When your child is able to walk and talk usually starting around 18 months of age, he/she will probably show a natural inclination to be around children his/her own age and join in group activities.
Some children use these opportunities to explore the children around them and make friends, but some remain a bit of loners.
Some children may be naturally solitary and just prefer it that way, there are many others who are simply shy and may need some help in taking those first steps to “Do you want to play with me?”
And it’s important for parents to face the friendship issue early as a child’s first interactions with others may shape their social patterns for the rest of their lives.
Understanding a child’s interactions with others is key to helping children make friends.
Sometimes parents worry that their young children are antisocial because they tend to poke, pull, hit, kick or bite other children when they are first introduced.
However child psycologists say this kind of behaviour is often a child’s way of “researching” these new little people that are surrounding him/her.
Reminding your child gently that his/her behaviour hurts the other child will help him/her to understand that other children are the same as she / he is. This will help the child understand that she/he should treat others as she /he would like to be treated.
Whether your child is school age or still home bound there are many steps that you can take to help him/her make new friends.
According to child psychologists , children who have trouble making friends often do so for one of two reasons: because they have not had the chance to make friends with other children or because they fail to make friends when they are around other children.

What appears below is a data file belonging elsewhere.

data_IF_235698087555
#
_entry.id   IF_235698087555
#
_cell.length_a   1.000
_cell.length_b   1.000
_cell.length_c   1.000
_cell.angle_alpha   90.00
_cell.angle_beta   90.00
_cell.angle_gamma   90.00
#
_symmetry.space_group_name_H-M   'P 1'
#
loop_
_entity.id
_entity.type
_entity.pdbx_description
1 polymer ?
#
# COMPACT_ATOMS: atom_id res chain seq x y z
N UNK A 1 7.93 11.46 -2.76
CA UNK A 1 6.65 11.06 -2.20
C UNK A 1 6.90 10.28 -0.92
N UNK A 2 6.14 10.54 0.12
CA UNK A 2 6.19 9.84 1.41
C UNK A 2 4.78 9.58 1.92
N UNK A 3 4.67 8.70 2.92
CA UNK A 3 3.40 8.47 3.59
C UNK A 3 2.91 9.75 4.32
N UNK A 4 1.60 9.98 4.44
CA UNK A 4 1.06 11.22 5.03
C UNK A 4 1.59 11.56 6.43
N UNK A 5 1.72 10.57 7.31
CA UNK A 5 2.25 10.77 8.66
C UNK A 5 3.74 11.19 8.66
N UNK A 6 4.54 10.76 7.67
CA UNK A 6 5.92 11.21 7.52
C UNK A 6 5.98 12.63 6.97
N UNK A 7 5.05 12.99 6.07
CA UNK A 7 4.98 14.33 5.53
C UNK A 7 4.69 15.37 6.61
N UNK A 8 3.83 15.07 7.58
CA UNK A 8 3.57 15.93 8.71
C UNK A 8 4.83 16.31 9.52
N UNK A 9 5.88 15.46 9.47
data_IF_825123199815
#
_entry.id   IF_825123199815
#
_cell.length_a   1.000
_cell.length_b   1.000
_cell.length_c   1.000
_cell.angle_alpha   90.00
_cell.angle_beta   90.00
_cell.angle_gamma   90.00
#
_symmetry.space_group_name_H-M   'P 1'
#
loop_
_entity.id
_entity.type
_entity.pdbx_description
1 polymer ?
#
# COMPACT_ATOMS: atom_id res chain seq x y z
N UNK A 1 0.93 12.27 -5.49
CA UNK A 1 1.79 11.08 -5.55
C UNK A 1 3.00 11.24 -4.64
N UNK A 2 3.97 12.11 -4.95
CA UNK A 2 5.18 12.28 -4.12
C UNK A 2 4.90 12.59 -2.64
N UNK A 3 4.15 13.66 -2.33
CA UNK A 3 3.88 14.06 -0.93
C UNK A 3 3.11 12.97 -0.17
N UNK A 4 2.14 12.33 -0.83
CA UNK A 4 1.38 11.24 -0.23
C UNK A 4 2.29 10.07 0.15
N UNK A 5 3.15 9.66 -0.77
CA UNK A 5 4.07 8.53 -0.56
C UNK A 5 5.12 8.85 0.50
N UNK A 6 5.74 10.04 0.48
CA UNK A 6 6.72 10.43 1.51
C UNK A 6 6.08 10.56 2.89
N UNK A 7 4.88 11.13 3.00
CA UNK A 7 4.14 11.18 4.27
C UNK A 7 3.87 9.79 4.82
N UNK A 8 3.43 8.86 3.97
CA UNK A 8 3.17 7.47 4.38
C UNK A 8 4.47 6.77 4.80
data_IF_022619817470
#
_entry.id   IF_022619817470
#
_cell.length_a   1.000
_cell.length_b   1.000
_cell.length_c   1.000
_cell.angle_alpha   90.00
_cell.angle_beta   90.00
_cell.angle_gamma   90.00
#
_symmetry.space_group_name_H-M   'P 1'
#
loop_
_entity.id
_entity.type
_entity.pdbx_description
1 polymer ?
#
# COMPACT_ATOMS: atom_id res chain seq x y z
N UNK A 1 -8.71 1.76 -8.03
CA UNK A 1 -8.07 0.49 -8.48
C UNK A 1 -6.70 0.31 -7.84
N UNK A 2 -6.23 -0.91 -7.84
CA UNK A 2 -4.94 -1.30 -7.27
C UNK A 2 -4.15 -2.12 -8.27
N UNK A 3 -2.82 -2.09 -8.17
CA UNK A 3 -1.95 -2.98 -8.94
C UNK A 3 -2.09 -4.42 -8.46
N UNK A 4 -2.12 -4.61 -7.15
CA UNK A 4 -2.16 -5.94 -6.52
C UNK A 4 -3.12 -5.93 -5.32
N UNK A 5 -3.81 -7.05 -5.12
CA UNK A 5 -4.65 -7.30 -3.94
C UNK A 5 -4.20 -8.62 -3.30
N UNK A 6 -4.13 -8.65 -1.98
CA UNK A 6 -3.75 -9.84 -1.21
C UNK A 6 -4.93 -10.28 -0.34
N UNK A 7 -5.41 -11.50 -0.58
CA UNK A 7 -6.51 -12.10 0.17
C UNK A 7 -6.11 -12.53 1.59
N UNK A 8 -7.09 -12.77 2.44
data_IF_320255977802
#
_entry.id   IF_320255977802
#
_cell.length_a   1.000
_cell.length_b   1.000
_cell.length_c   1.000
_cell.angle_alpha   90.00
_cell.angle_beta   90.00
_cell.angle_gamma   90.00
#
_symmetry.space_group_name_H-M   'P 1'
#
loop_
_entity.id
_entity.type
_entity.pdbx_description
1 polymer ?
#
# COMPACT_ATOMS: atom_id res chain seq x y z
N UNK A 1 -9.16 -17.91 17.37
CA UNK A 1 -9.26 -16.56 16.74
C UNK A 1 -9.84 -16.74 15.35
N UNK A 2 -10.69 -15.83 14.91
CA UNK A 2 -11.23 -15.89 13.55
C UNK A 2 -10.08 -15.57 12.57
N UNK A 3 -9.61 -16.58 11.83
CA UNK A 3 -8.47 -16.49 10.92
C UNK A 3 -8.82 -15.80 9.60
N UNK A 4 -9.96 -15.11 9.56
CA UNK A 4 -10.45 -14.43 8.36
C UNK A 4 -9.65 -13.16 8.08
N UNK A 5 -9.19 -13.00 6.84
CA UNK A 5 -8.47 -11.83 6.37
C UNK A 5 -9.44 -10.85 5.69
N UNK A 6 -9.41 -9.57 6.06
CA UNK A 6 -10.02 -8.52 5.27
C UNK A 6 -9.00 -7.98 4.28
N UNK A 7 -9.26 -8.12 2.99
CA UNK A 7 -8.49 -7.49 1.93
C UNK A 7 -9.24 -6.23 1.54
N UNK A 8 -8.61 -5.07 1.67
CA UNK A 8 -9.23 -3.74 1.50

If your child seems constrained because he/she has yet to interact with others of his/her own age then it is your job to make sure that he/she has more opportunities.
If your child has been able to meet other children of his/her own age but still seems unable to make friends,then consider;
Taking your child to kid rich venues such as sunday school or play groups established by neighbourhood families.
Inviting children over for a play date so that your child can remain in the emotional comfort of his/her own home.
Keeping play dates small so that your child can devote all of his/her attention to one other child and one activity.
Encouraging cooperative play so that your child must interact with other children can also be helpful.
Allowing your child to dictate the events of the play date without pushing your agenda into the mix. If your child remains uninterested in the play date then consider getting involved in the play yourself.
Making friends is a natural process, though some young children need a some guidance to the right direction. Most importantly , listen to your child.
Do not assume that because big brother is a social butterfly there is something wrong if your younger child who wants to play alone.
If, even after a parent’s best efforts, a child still prefers to spend time alone then parents should consult a childcare expert, teacher or counselor for information pertinent to their specific situation.